We haven’t talked about starting pitching for a little while, so let’s revisit the Cardinals’ plans for their rotation and take a look at the projections from FanGraphs and Baseball Prospectus.

This won’t surprise you, but the outlook isn’t encouraging. Many Cardinals fans already are concerned about the vulnerable state of the team’s starting pitching for 2023. II wouldn’t say there’s a lot of confidence out there; it’s more along the lines of fingers-crossed hope.

Based on projected Wins Above Replacement (WAR) FanGraphs ranks the St. Louis rotation at No. 20 in the majors, ahead of only the Reds, Cubs, Pirates, Tigers, Diamondbacks, A’s, Royals, Nationals, Orioles and Rockies. FanGraphs has the Cardinal starting pitching coming in with 9.9 WAR in 2023; last season the Cardinals starters were 16th in the majors with 12.0 WAR. So the forecast arrow is pointing downward.

Over at Baseball Prospectus, the PECOTA system cranked out these forecasts, based on the site’s -DRA metric. Easy explanation: a score of 100 is the dividing line. If a pitcher is above 100, that’s below average. The higher the number, the worse the projection. And any number under 100 is above average. Here’s how PECOTA projects the Cardinals’ five planned starters, listed from best to poorest:

Jack Flaherty, 94
Jordan Montgomery, 95
Miles Mikolas, 97
Steven Matz, 97
Adam Wainwright, 106

Hey, it could be worse. The projections show the Cardinals with four above-average starters – but only slightly above average. So that isn’t exactly what you want to see.

This is where we remind the readers that the Cardinals have consistently defied and outperformed preseason projections – especially PECOTA.

I had a conversation with Bill DeWitt Jr. on Monday and asked him about the rotation. He said he likes the depth. He’s hopeful for a return to full pitching health by Jack Flaherty. He’s looking to forward to a full season of lefty Jordan Montgomery, who pitched to a 3.11 ERA in 11 starts after being acquired from the Yankees last Aug. 2.

I didn’t ask DeWitt about the other starters, but I think I can accurately summarize the positive feelings within he organization during the offseason. Steven Matz is coming back, at 100 percent health, after a weird, injury-fractured first season with the Cardinals. Miles Mikolas is a quality starter who chews up innings. Adam Wainwright experienced some erosion of his stuff last season and could be challenged by age-related realities. No one knows if the new pitch clock will help Wainwright or be a hindrance. But he’s an innings provider and usually finds a way to out-think the hitters.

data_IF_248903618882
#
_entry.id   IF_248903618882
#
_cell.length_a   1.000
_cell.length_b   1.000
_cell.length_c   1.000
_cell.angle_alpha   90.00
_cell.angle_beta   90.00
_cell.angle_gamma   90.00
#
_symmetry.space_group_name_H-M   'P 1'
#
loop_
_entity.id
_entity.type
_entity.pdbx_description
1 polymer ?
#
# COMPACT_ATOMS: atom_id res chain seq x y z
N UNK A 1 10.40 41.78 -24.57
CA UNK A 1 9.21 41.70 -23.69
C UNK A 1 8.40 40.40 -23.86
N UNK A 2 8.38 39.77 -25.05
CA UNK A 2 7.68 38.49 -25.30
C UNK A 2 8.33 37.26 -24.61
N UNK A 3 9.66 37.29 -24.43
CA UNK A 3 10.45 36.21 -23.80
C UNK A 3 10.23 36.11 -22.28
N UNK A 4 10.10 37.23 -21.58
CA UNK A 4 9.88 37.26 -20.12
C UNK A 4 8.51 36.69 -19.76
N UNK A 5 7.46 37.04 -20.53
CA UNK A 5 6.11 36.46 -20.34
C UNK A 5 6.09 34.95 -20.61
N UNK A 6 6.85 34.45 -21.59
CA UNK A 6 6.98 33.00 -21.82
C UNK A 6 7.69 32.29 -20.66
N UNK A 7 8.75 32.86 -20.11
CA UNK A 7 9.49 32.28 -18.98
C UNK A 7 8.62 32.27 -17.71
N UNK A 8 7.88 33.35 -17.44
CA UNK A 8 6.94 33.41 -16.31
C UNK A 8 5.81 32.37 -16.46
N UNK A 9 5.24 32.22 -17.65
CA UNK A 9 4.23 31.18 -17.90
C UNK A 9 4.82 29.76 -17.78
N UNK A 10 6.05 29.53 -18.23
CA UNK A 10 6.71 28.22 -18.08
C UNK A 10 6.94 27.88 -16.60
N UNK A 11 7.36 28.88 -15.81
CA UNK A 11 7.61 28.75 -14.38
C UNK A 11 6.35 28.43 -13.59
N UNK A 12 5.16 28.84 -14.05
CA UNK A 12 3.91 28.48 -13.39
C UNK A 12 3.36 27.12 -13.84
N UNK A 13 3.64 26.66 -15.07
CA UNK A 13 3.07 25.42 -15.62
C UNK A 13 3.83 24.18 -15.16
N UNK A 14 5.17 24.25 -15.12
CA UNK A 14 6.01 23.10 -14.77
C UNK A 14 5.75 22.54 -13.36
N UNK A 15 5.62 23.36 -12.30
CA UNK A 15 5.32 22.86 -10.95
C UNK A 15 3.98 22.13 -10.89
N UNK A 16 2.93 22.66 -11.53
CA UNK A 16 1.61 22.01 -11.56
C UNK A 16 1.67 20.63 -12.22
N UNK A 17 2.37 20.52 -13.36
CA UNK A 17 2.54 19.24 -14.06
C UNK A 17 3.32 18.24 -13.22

Most of all, DeWitt and his baseball people are basing their hopes on a return to form by Flaherty, who finished fourth in the NL Cy Young voting in 2019. But Jack has made only 32 starts, total, over the past three seasons.

“It’s about being healthy,” DeWitt said. “When Flaherty is healthy, he’s been superb. The key for him is to not have any setbacks, and we’re hopeful that occurs. We saw how dominant he was when he was able to pitch without any injuries.”

I asked DeWitt if he thought the top of the rotation is as strong as it should be.

“I think we have an effective group of starters,” he said. “Do we have a Cy Young candidate? I don’t know. Maybe. Who knows? Flaherty was one of the top three or four starters in the National League when he was healthy. It’s hard to say. But we’ve obviously got some young guys coming (through the system.) Tink Hence, Gordon Graceffo, and others.

“The question is, what’s available, what’s the cost in terms of players or long-term (financial) commitments that you may hate later on. You know, I feel good about our rotation. I think we have a good pen, and a lot of (young) talent underneath.

“Can we improve? We can always improve. But (in trades) you add talent by sacrificing talent. We’re prepared to spend. We’re available to add what we need if the need is there. We’ll just see how it plays out.”

DeWitt mentioned that the Cardinals have multiple starters that can become free agents after the 2023 season: Flaherty, Mikolas and Montgomery. That was his way of suggesting that it will be costly to re-sign two, or even all three, starters. That also must be accounted for. (My words, not DeWitt’s.)

“The door is open,” DeWitt said, referring to the possibility of adding starting pitching by going outside the organization if necessary. “We have solid starters. We’ll see what’s available, and if it makes sense, if it fits, and it’s going to make us better, we’ll look at it and try to make it happen.”

Over the past two seasons, STL starting pitchers had a 46 percent ground-ball rate that ranked third in MLB. According to Fielding Bible, the formidable St. Louis infield defense saved 50 runs last season and a total of 79 runs combined in 2021-2022.

One potential problem: MLB has banned defensive shifts, and that leaves the St. Louis starters more vulnerable. At least in theory, anyway. It wouldn’t matter all that much if Cardinal starting pitchers pumped a bunch of strikeouts to decrease the dependency on infield defense. But that isn’t a strength.